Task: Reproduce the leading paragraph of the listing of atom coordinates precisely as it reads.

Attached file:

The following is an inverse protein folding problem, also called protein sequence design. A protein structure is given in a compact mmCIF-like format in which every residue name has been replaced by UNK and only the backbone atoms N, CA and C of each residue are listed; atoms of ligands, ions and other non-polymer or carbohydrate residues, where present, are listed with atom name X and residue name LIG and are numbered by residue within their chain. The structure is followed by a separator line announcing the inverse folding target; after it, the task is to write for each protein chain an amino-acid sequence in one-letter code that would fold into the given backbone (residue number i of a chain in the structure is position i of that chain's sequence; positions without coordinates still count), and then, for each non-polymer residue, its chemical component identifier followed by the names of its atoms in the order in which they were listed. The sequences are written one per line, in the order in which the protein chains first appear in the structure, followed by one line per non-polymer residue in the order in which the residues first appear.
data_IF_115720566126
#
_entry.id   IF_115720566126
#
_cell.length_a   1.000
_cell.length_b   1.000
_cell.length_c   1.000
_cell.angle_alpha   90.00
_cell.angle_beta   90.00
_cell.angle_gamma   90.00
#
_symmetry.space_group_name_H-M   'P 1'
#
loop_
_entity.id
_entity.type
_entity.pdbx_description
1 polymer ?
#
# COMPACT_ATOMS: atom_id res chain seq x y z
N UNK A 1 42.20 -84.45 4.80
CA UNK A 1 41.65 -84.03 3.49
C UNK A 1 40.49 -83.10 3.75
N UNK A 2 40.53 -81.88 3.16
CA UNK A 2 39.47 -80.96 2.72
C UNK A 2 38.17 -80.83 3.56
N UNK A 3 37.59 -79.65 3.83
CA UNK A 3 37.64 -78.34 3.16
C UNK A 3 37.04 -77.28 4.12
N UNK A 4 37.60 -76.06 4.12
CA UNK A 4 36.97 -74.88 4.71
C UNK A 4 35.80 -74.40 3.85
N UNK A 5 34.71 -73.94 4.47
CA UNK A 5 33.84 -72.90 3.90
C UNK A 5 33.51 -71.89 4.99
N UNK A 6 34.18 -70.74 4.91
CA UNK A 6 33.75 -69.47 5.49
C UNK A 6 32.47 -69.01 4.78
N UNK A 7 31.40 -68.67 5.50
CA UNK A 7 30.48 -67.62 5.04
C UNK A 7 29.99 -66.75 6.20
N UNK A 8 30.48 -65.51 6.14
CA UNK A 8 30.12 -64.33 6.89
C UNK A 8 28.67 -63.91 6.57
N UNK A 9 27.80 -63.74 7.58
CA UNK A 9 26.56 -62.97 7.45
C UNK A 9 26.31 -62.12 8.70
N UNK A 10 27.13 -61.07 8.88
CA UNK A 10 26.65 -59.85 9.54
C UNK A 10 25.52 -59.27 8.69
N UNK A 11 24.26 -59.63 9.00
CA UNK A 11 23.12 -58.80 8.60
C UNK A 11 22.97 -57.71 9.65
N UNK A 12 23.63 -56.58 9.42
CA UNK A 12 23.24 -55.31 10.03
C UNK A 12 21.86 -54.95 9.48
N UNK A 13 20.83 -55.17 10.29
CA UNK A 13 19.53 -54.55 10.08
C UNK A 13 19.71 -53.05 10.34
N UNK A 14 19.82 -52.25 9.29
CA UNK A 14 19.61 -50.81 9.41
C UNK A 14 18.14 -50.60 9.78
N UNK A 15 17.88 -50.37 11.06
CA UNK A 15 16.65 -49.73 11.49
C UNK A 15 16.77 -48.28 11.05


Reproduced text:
The following is an inverse protein folding problem, also called protein sequence design. A protein structure is given in a compact mmCIF-like format in which every residue name has been replaced by UNK and only the backbone atoms N, CA and C of each residue are listed; atoms of ligands, ions and other non-polymer or carbohydrate residues, where present, are listed with atom name X and residue name LIG and are numbered by residue within their chain. The structure is followed by a separator line announcing the inverse folding target; after it, the task is to write for each protein chain an amino-acid sequence in one-letter code that would fold into the given backbone (residue number i of a chain in the structure is position i of that chain's sequence; positions without coordinates still count), and then, for each non-polymer residue, its chemical component identifier followed by the names of its atoms in the order in which they were listed. The sequences are written one per line, in the order in which the protein chains first appear in the structure, followed by one line per non-polymer residue in the order in which the residues first appear.